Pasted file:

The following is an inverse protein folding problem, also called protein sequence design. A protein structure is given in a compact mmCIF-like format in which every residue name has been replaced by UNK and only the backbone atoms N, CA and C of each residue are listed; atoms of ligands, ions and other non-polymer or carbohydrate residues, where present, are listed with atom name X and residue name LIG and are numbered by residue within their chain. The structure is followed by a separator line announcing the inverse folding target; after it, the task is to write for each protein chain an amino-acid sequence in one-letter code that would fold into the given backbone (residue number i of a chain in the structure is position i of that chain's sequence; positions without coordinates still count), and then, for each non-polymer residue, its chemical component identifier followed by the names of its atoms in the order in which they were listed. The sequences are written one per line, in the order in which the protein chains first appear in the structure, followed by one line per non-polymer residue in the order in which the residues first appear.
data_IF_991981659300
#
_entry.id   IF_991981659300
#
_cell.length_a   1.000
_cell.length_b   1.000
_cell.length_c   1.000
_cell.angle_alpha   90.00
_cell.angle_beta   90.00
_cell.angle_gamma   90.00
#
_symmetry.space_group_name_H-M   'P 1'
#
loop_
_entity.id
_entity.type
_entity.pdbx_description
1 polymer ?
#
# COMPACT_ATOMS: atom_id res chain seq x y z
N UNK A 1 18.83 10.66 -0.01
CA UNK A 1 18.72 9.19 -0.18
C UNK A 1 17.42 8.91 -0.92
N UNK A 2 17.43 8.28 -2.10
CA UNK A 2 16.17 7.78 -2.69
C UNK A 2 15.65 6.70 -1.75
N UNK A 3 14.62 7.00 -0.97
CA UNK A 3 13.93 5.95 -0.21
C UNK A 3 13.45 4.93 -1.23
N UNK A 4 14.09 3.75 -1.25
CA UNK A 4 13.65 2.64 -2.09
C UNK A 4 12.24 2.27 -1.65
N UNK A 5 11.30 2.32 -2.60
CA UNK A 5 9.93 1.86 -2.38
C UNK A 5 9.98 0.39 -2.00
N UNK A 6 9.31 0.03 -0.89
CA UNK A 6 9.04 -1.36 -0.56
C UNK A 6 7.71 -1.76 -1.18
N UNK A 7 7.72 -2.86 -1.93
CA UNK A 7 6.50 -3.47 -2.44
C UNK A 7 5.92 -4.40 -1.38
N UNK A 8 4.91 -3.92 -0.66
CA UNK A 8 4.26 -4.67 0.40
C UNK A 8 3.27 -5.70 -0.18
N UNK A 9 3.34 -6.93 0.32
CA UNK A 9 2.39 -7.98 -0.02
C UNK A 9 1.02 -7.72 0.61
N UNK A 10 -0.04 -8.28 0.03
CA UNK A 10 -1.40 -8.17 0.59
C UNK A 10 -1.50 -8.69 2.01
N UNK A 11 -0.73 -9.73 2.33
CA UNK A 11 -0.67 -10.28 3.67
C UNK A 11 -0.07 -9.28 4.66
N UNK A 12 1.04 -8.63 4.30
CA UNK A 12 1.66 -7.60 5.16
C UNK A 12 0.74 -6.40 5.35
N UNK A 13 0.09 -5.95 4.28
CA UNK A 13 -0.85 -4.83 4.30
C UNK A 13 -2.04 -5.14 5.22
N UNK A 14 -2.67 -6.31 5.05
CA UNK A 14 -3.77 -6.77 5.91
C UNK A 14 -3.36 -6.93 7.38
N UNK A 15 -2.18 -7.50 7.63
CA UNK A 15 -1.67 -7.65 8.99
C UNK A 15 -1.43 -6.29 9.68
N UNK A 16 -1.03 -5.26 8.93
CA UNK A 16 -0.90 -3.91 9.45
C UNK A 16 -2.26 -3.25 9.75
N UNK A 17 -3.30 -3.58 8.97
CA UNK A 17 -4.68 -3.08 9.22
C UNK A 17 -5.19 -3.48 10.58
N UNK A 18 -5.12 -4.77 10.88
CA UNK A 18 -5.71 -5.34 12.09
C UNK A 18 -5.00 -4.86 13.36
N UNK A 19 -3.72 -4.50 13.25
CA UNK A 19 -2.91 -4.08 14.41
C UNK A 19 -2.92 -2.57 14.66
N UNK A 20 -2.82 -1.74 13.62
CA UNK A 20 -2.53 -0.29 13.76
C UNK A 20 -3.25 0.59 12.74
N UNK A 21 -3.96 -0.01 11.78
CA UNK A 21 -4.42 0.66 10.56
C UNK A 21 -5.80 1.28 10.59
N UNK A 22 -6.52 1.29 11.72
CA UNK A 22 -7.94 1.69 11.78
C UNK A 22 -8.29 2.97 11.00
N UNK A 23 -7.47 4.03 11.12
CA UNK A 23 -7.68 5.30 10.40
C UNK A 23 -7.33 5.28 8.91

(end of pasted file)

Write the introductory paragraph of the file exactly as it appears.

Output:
The following is an inverse protein folding problem, also called protein sequence design. A protein structure is given in a compact mmCIF-like format in which every residue name has been replaced by UNK and only the backbone atoms N, CA and C of each residue are listed; atoms of ligands, ions and other non-polymer or carbohydrate residues, where present, are listed with atom name X and residue name LIG and are numbered by residue within their chain. The structure is followed by a separator line announcing the inverse folding target; after it, the task is to write for each protein chain an amino-acid sequence in one-letter code that would fold into the given backbone (residue number i of a chain in the structure is position i of that chain's sequence; positions without coordinates still count), and then, for each non-polymer residue, its chemical component identifier followed by the names of its atoms in the order in which they were listed. The sequences are written one per line, in the order in which the protein chains first appear in the structure, followed by one line per non-polymer residue in the order in which the residues first appear.